Why you should stop scrolling through your newsfeed
Facebook and Twitter are the new newspapers. Just a bunch of pre-curated news that someone else tells you to read. But let me tell you a story of a real newspaper, and how it made its way into my home, and what I did with it once it arrived.
Some Jr. Highers came to my door the other day and asked if my wife and I wanted to buy an 8-week subscription to the Los Angeles Times Sunday Newspaper for $1.25 a week. “It’s going to help us pay for a college education,” they said.
Even though I don’t read the news, we said yes, because we wanted to help these kids out.
Every Sunday before church, this fat newspaper plops itself on our steps in a thin plastic baggie. Since I want to get my money’s worth (all $1.25 of it), I have tried to at least thumb through the Sunday paper every week instead of put it straight in the recycling bin.
Last week, I decided to give the whole thing a good look. 35 minutes later, I felt like I had wasted valuable time. I walked away feeling uninspired, unmotivated, and oily, both from the black ink smudges on my fingertips and the residue on my heart from reading a collection of information that gives a somewhat bleak picture of humanity.
Half of the paper was made up of advertisements and glossy coupon pamphlets that literally spilled out of my hands because there were so many. The other half of the paper gave me updates that I didn’t need to hear about things that we already know: there are crazy people out there that do bad things, there are kind people that do good things, the stock market is still unpredictable, here are some things you should buy, here’s a place you should vacation, and here’s a column on money management.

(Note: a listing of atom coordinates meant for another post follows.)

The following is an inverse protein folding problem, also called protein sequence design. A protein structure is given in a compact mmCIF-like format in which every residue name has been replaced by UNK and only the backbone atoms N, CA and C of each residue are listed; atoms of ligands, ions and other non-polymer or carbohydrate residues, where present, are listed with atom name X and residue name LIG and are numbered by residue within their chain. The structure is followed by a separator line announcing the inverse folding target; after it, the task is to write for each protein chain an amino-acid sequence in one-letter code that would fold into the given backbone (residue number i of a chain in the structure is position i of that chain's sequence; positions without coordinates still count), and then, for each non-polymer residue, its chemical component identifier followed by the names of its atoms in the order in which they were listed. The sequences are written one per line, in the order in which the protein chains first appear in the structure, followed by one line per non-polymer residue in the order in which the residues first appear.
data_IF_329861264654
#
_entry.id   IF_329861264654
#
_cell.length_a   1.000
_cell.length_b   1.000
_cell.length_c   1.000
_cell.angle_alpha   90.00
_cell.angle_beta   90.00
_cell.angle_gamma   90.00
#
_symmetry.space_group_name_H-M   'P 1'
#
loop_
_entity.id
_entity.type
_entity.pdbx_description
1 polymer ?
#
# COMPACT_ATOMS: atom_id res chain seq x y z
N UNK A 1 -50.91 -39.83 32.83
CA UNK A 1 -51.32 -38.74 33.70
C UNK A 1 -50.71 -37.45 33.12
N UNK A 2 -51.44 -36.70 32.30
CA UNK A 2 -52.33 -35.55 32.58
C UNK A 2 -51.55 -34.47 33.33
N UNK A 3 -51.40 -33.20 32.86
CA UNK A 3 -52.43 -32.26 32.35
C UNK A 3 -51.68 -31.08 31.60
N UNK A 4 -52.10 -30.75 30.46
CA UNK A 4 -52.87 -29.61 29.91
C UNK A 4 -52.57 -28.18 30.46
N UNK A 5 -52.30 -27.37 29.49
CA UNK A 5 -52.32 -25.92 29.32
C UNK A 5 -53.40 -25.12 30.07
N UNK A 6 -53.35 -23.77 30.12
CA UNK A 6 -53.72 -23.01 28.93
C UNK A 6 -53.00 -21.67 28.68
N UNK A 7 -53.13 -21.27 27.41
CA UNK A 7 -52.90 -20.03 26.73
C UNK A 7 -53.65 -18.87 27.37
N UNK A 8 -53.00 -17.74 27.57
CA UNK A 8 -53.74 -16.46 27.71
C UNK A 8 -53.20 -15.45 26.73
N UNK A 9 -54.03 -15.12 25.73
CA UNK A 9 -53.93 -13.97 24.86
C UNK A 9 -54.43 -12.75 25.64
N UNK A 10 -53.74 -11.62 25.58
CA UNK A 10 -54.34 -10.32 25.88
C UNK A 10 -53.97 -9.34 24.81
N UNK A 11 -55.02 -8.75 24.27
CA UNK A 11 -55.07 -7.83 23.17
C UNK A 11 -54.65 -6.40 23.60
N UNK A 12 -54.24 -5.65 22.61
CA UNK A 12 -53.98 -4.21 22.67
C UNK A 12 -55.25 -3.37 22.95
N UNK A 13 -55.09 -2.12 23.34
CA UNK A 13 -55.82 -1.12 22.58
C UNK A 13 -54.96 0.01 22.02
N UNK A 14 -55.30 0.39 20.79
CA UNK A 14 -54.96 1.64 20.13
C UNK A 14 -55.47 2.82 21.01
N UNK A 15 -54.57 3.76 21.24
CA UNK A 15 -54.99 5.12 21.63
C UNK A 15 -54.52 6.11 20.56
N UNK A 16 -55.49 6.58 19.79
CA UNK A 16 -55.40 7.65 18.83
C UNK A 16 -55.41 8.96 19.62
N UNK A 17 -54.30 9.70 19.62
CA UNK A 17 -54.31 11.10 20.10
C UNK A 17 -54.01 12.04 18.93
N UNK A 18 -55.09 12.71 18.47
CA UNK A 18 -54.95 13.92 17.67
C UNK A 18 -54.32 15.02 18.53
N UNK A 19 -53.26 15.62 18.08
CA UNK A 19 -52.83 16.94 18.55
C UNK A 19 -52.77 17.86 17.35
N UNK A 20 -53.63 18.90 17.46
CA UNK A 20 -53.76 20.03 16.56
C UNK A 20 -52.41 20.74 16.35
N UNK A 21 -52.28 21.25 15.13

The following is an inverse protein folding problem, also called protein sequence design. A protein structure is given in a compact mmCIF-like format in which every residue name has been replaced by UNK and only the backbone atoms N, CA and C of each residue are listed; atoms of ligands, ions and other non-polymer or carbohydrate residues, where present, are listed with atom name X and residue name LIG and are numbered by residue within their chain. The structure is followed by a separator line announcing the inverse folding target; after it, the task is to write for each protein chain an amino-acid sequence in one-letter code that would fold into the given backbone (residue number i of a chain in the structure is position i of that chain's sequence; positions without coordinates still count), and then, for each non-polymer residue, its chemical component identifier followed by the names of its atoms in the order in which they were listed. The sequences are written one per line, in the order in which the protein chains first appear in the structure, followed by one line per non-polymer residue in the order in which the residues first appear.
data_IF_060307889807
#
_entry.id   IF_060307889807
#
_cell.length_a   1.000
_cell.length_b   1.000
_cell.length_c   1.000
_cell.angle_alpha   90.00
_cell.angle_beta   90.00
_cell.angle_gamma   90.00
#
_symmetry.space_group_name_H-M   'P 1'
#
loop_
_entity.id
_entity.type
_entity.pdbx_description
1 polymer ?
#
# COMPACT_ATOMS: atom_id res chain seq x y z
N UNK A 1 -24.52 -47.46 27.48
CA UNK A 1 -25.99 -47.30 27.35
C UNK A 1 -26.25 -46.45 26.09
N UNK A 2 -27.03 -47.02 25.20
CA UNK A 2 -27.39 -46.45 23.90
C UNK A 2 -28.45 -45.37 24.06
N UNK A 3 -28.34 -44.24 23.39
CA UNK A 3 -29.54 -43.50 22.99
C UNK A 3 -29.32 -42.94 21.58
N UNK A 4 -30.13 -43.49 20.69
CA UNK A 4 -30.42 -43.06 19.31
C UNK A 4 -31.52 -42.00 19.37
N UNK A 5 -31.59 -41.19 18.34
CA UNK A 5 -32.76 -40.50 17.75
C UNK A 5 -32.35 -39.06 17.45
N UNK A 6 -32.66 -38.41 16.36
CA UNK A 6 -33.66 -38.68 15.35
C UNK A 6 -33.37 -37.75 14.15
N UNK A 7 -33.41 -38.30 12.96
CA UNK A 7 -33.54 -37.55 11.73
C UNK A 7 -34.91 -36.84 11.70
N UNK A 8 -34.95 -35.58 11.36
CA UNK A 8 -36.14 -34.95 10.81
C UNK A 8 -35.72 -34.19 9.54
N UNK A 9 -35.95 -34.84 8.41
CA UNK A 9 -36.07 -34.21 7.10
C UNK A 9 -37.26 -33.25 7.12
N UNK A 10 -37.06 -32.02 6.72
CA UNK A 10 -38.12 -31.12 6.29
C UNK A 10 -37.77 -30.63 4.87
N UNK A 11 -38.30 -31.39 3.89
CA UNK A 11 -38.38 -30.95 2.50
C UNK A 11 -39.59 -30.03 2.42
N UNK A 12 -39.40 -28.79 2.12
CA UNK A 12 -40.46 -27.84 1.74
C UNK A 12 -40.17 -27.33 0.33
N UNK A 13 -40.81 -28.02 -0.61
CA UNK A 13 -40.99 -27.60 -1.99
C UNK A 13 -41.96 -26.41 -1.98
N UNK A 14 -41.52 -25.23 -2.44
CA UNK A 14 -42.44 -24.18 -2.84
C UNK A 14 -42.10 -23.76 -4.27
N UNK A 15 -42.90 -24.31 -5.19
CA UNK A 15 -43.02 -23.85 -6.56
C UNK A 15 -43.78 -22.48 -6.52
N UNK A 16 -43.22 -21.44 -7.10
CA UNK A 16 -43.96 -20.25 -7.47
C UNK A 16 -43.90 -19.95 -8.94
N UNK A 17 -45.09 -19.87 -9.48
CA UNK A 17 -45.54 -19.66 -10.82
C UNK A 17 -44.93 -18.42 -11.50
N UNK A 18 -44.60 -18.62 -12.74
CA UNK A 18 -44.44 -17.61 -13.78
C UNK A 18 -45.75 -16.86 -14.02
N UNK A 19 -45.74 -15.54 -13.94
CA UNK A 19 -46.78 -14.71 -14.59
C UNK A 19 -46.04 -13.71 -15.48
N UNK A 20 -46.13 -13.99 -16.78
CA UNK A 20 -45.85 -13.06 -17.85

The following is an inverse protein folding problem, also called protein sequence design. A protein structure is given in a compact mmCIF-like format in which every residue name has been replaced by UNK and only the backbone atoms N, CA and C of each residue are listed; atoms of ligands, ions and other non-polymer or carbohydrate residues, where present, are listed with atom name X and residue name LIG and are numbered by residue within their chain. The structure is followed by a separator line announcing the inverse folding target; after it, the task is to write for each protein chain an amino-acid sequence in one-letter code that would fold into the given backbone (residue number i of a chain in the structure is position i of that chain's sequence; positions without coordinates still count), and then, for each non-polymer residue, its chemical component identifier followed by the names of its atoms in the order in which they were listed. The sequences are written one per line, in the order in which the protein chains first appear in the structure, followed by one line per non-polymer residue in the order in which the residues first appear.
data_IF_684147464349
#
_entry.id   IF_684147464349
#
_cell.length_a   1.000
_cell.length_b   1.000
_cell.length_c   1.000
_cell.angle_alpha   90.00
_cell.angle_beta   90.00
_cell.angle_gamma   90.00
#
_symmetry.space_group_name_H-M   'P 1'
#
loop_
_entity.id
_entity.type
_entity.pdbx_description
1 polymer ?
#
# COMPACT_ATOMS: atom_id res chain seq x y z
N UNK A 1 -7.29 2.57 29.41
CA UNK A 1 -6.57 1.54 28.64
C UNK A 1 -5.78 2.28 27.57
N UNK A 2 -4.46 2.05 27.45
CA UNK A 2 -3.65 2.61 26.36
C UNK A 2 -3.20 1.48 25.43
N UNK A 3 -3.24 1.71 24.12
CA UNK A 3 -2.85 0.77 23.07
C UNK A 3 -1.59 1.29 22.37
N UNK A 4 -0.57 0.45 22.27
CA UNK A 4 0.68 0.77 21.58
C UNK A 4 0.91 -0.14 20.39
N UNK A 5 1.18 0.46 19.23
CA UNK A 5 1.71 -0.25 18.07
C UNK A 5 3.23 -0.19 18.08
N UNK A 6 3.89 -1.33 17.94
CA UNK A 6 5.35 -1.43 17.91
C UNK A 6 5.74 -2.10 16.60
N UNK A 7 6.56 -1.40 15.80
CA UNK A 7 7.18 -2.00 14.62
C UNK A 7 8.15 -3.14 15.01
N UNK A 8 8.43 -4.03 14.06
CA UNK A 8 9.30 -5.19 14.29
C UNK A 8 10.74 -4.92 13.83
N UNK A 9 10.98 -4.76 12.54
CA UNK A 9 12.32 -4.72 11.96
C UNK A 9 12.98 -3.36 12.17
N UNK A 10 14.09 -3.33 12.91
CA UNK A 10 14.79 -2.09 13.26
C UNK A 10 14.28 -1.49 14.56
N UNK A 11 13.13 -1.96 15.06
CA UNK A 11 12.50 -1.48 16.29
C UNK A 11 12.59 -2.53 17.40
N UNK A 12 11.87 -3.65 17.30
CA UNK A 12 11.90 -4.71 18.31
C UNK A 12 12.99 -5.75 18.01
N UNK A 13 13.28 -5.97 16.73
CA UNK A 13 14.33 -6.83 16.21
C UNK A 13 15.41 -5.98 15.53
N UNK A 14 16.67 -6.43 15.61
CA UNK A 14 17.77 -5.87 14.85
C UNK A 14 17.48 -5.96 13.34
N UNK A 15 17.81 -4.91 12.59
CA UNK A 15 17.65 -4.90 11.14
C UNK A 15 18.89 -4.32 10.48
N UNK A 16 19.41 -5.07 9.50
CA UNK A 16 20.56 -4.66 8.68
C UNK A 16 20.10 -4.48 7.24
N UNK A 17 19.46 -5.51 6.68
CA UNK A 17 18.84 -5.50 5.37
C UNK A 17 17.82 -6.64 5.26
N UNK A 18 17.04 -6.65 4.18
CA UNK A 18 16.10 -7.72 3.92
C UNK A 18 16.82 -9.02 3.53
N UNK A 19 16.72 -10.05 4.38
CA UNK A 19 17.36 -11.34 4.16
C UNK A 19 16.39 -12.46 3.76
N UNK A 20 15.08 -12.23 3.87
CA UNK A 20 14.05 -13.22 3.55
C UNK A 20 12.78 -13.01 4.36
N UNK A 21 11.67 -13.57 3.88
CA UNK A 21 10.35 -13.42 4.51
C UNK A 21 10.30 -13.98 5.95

Honestly, I could do without those things (or at least search them out when I want). If this is the kind of information people consume to start their day, I understand why they’re yearning for more.
There are better ways, surely, to get informed about the human spirit and the human story. There are already enough advertisements vying for your attention and your wallet. Couldn’t you use an ad-free morning? The home should be a sacred place where we can finally sit down and focus on the soul instead of the next thing we need to buy.
I might not know every current event, natural disaster or latest happenings of Justin Bieber, but I’ve found that if a piece of news is truly important it’ll eventually find its way to me. Sometimes, it’s a little uncomfortable when something big happens, everyone’s talking about it, and I’m the ignorant one who asks the others to tell me about it. But I’d rather know the 5% of news that’s important and leave the other 95% alone.
The question then becomes what do you do with the 95% if you’re not reading the news? What if you curated your own news? What if you were the one that determined what matters instead of someone force-feeding you their version? Just because you’re given the opportunity to read the paper or scroll through social media, doesn’t mean you have to do so. What if instead of the Facebook or Twitter stories you scroll through every morning, you determined to find out about what interests you and start truly growing?
For example, here’s a morning that would be interesting to me:
- Study the Psalms and learn about suffering and the human story.
- Pick up some Peter Drucker and learn from the Management Master.
- Read a short story by John Cheever.
- Read a few liturgical prayers.
- Review my StrengthsFinder profile and think up a way to use my strengths to bless others.
What about you? You could have these incredible, custom-curated mornings that fill your life with wonder and learning and growth. It would probably look very different than the morning I just created above. But all you need to do is say no to one thing so that you can say yes to another.
I’m interested to hear about your ideas for morning routines or what you think about the news. I’m also open and ready to hear from you about why I should or should not keep reading the news.